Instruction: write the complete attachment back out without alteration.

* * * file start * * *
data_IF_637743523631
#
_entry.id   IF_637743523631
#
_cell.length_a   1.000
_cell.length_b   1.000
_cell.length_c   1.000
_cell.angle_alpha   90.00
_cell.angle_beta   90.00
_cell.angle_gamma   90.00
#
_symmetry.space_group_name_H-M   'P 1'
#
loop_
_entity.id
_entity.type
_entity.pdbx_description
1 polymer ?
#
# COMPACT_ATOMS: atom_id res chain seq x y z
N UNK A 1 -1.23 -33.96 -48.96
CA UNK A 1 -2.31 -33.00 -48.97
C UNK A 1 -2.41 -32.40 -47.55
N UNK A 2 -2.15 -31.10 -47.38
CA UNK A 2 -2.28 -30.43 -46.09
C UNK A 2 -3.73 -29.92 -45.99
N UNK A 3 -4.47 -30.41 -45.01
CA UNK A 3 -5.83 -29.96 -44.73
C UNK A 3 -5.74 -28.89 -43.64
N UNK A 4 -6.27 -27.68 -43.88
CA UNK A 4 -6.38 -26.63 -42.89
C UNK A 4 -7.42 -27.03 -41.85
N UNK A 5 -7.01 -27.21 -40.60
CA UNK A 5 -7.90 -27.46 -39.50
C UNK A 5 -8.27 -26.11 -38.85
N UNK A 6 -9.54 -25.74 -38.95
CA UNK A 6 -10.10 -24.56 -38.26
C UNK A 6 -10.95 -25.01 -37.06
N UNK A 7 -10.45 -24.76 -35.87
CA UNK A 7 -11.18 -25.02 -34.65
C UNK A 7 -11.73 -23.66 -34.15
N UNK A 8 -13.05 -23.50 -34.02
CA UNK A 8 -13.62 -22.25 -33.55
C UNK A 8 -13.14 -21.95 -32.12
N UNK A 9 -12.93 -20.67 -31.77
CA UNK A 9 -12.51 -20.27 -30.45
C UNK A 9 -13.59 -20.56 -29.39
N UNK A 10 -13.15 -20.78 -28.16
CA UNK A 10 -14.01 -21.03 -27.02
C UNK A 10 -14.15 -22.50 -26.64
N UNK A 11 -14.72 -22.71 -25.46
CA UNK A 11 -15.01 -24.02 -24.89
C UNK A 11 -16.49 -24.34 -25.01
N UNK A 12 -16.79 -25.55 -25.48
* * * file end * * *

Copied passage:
data_IF_637743523631
#
_entry.id   IF_637743523631
#
_cell.length_a   1.000
_cell.length_b   1.000
_cell.length_c   1.000
_cell.angle_alpha   90.00
_cell.angle_beta   90.00
_cell.angle_gamma   90.00
#
_symmetry.space_group_name_H-M   'P 1'
#
loop_
_entity.id
_entity.type
_entity.pdbx_description
1 polymer ?
#
# COMPACT_ATOMS: atom_id res chain seq x y z
N UNK A 1 -1.23 -33.96 -48.96
CA UNK A 1 -2.31 -33.00 -48.97
C UNK A 1 -2.41 -32.40 -47.55
N UNK A 2 -2.15 -31.10 -47.38
CA UNK A 2 -2.28 -30.43 -46.09
C UNK A 2 -3.73 -29.92 -45.99
N UNK A 3 -4.47 -30.41 -45.01
CA UNK A 3 -5.83 -29.96 -44.73
C UNK A 3 -5.74 -28.89 -43.64
N UNK A 4 -6.27 -27.68 -43.88
CA UNK A 4 -6.38 -26.63 -42.89
C UNK A 4 -7.42 -27.03 -41.85
N UNK A 5 -7.01 -27.21 -40.60
CA UNK A 5 -7.90 -27.46 -39.50
C UNK A 5 -8.27 -26.11 -38.85
N UNK A 6 -9.54 -25.74 -38.95
CA UNK A 6 -10.10 -24.56 -38.26
C UNK A 6 -10.95 -25.01 -37.06
N UNK A 7 -10.45 -24.76 -35.87
CA UNK A 7 -11.18 -25.02 -34.65
C UNK A 7 -11.73 -23.66 -34.15
N UNK A 8 -13.05 -23.50 -34.02
CA UNK A 8 -13.62 -22.25 -33.55
C UNK A 8 -13.14 -21.95 -32.12
N UNK A 9 -12.93 -20.67 -31.77
CA UNK A 9 -12.51 -20.27 -30.45
C UNK A 9 -13.59 -20.56 -29.39
N UNK A 10 -13.15 -20.78 -28.16
CA UNK A 10 -14.01 -21.03 -27.02
C UNK A 10 -14.15 -22.50 -26.64
N UNK A 11 -14.72 -22.71 -25.46
CA UNK A 11 -15.01 -24.02 -24.89
C UNK A 11 -16.49 -24.34 -25.01
N UNK A 12 -16.79 -25.55 -25.48